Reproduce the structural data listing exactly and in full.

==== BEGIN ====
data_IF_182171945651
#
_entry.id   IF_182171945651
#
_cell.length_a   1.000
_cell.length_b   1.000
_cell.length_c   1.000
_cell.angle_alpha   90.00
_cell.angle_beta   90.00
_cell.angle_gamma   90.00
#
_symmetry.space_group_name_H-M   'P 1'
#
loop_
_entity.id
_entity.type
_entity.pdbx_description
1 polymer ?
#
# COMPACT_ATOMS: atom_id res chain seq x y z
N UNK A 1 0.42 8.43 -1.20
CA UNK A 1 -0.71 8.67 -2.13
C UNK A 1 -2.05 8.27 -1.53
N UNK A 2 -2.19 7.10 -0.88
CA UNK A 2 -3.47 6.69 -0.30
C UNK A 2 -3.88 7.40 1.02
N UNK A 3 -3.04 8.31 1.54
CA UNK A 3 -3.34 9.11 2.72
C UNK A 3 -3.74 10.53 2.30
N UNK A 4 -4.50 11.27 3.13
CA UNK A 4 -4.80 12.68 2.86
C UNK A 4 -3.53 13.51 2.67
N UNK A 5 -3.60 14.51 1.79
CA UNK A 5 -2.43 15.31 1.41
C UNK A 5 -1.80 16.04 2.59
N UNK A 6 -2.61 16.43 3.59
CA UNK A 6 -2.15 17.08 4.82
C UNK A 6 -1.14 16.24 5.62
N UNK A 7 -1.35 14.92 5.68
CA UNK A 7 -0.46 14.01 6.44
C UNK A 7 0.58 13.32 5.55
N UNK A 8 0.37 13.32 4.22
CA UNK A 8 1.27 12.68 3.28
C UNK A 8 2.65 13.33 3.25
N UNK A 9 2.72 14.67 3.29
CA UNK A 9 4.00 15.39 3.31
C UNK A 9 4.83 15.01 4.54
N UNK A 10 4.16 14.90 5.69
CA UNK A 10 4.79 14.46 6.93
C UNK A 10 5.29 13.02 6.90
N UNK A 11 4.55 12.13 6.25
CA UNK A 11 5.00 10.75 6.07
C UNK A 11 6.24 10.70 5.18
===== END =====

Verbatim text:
data_IF_182171945651
#
_entry.id   IF_182171945651
#
_cell.length_a   1.000
_cell.length_b   1.000
_cell.length_c   1.000
_cell.angle_alpha   90.00
_cell.angle_beta   90.00
_cell.angle_gamma   90.00
#
_symmetry.space_group_name_H-M   'P 1'
#
loop_
_entity.id
_entity.type
_entity.pdbx_description
1 polymer ?
#
# COMPACT_ATOMS: atom_id res chain seq x y z
N UNK A 1 0.42 8.43 -1.20
CA UNK A 1 -0.71 8.67 -2.13
C UNK A 1 -2.05 8.27 -1.53
N UNK A 2 -2.19 7.10 -0.88
CA UNK A 2 -3.47 6.69 -0.30
C UNK A 2 -3.88 7.40 1.02
N UNK A 3 -3.04 8.31 1.54
CA UNK A 3 -3.34 9.11 2.72
C UNK A 3 -3.74 10.53 2.30
N UNK A 4 -4.50 11.27 3.13
CA UNK A 4 -4.80 12.68 2.86
C UNK A 4 -3.53 13.51 2.67
N UNK A 5 -3.60 14.51 1.79
CA UNK A 5 -2.43 15.31 1.41
C UNK A 5 -1.80 16.04 2.59
N UNK A 6 -2.61 16.43 3.59
CA UNK A 6 -2.15 17.08 4.82
C UNK A 6 -1.14 16.24 5.62
N UNK A 7 -1.35 14.92 5.68
CA UNK A 7 -0.46 14.01 6.44
C UNK A 7 0.58 13.32 5.55
N UNK A 8 0.37 13.32 4.22
CA UNK A 8 1.27 12.68 3.28
C UNK A 8 2.65 13.33 3.25
N UNK A 9 2.72 14.67 3.29
CA UNK A 9 4.00 15.39 3.31
C UNK A 9 4.83 15.01 4.54
N UNK A 10 4.16 14.90 5.69
CA UNK A 10 4.79 14.46 6.93
C UNK A 10 5.29 13.02 6.90
N UNK A 11 4.55 12.13 6.25
CA UNK A 11 5.00 10.75 6.07
C UNK A 11 6.24 10.70 5.18